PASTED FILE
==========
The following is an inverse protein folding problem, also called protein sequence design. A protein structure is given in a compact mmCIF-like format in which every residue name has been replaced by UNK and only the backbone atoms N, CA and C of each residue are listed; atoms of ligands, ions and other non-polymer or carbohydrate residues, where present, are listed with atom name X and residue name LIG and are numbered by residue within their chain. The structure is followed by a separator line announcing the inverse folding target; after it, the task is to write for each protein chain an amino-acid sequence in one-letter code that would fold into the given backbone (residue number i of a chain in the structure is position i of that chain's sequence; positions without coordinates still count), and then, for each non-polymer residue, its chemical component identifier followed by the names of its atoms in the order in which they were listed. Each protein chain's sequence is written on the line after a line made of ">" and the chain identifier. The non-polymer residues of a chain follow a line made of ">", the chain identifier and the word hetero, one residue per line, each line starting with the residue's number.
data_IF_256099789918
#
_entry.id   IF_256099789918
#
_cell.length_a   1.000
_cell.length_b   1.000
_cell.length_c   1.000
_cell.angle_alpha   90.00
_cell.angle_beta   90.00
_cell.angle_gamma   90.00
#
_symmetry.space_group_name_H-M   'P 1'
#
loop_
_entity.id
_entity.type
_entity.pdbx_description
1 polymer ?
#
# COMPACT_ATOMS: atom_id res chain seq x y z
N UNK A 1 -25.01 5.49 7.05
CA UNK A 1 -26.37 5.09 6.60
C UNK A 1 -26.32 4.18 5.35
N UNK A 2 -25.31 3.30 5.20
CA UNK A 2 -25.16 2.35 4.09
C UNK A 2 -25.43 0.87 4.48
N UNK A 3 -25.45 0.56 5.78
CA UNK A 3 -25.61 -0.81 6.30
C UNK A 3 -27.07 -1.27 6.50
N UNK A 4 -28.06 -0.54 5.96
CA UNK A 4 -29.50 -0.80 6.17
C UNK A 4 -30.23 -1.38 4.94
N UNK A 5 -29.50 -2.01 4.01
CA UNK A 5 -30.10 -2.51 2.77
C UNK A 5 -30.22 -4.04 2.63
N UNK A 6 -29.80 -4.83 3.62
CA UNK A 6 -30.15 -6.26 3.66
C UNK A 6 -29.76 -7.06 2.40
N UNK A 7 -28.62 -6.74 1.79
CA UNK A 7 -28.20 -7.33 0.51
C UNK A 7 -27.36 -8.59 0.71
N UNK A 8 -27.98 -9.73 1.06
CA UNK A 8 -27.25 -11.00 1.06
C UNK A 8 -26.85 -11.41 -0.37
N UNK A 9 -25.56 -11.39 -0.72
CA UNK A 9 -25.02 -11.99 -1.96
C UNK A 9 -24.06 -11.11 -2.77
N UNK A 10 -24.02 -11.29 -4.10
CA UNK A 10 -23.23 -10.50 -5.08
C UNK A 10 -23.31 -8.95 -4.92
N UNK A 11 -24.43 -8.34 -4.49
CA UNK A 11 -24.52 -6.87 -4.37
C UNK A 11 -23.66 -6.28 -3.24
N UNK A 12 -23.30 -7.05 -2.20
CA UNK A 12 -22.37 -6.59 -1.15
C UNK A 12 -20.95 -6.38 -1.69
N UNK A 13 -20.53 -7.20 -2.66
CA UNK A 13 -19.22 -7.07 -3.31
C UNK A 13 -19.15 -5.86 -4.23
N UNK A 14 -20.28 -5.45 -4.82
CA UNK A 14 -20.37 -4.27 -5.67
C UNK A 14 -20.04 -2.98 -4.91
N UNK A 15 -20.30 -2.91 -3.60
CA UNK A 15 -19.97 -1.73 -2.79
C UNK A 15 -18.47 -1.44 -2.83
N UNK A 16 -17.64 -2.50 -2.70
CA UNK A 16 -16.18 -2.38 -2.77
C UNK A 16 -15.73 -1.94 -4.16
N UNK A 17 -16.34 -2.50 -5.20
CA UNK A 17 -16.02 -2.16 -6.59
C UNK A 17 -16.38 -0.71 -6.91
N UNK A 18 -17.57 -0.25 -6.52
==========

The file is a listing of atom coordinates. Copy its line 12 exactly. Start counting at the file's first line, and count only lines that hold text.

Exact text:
#